What Do You Mean You're in Trafalgar Square? Comparing Distance Thresholds for Geospatial Prepositions

Authors Niloofar Aflaki , Kristin Stock , Christopher B. Jones , Hans Guesgen, Jeremy Morley, Yukio Fukuzawa

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Niloofar Aflaki
  • Massey Geoinformatics Collaboratory, Massey University, Auckland, New Zealand
Kristin Stock
  • Massey Geoinformatics Collaboratory, Massey University, Auckland, New Zealand
Christopher B. Jones
  • School of Computer Science and Informatics, Cardiff University, UK
Hans Guesgen
  • Massey Geoinformatics Collaboratory, Massey University, Auckland, New Zealand
Jeremy Morley
  • Ordnance Survey, Southampton, UK
Yukio Fukuzawa
  • School of Natural and Computational Sciences, Massey University, Auckland, New Zealand

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Niloofar Aflaki, Kristin Stock, Christopher B. Jones, Hans Guesgen, Jeremy Morley, and Yukio Fukuzawa. What Do You Mean You're in Trafalgar Square? Comparing Distance Thresholds for Geospatial Prepositions. In 15th International Conference on Spatial Information Theory (COSIT 2022). Leibniz International Proceedings in Informatics (LIPIcs), Volume 240, pp. 1:1-1:14, Schloss Dagstuhl – Leibniz-Zentrum für Informatik (2022)


Natural language location descriptions frequently describe object locations relative to other objects (the house near the river). Geospatial prepositions (e.g.near) are a key element of these descriptions, and the distances associated with proximity, adjacency and topological prepositions are thought to depend on the context of a specific scene. When referring to the context, we include consideration of properties of the relatum such as its feature type, size and associated image schema. In this paper, we extract spatial descriptions from the Google search engine for nine prepositions across three locations, compare their acceptance thresholds (the distances at which different prepositions are acceptable), and study variations in different contexts using cumulative graphs and scatter plots. Our results show that adjacency prepositions next to and adjacent to are used for a large range of distances, in contrast to beside; and that topological prepositions in, at and on can all be used to indicate proximity as well as containment and collocation. We also found that reference object image schema influences the selection of geospatial prepositions such as near and in.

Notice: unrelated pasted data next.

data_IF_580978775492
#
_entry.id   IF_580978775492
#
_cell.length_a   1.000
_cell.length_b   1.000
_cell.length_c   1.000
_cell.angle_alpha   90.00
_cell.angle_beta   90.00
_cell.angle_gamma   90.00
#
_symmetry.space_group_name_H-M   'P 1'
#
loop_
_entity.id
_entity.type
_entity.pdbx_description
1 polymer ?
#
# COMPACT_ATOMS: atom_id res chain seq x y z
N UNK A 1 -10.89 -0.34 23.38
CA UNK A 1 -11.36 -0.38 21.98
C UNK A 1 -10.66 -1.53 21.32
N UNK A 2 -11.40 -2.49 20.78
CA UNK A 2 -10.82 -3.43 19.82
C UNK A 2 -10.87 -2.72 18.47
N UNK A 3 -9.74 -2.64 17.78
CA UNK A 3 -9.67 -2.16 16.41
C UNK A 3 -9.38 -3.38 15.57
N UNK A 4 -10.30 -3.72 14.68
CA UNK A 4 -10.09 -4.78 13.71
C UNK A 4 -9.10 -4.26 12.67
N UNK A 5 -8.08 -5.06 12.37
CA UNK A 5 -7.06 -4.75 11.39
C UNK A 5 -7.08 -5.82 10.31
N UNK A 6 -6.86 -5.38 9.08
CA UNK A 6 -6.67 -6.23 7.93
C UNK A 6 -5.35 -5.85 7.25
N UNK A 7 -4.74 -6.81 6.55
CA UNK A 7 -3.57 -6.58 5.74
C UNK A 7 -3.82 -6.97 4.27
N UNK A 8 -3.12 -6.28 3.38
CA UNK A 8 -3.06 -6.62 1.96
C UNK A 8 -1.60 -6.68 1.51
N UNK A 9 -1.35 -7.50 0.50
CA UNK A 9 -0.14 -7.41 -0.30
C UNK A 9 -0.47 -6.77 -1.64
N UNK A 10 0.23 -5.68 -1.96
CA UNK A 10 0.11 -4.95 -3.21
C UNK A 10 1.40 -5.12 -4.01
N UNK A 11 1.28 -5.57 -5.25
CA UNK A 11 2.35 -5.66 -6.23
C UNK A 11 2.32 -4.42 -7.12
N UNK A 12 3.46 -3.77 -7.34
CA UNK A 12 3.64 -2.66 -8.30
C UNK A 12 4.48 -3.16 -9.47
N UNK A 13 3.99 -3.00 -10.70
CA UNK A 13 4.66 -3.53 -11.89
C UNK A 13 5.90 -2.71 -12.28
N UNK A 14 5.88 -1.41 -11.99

Subject Classification

ACM Subject Classification
  • Computing methodologies → Natural language processing
  • contextual factors
  • spatial descriptions
  • acceptance model
  • spatial template
  • applicability model
  • geospatial prepositions


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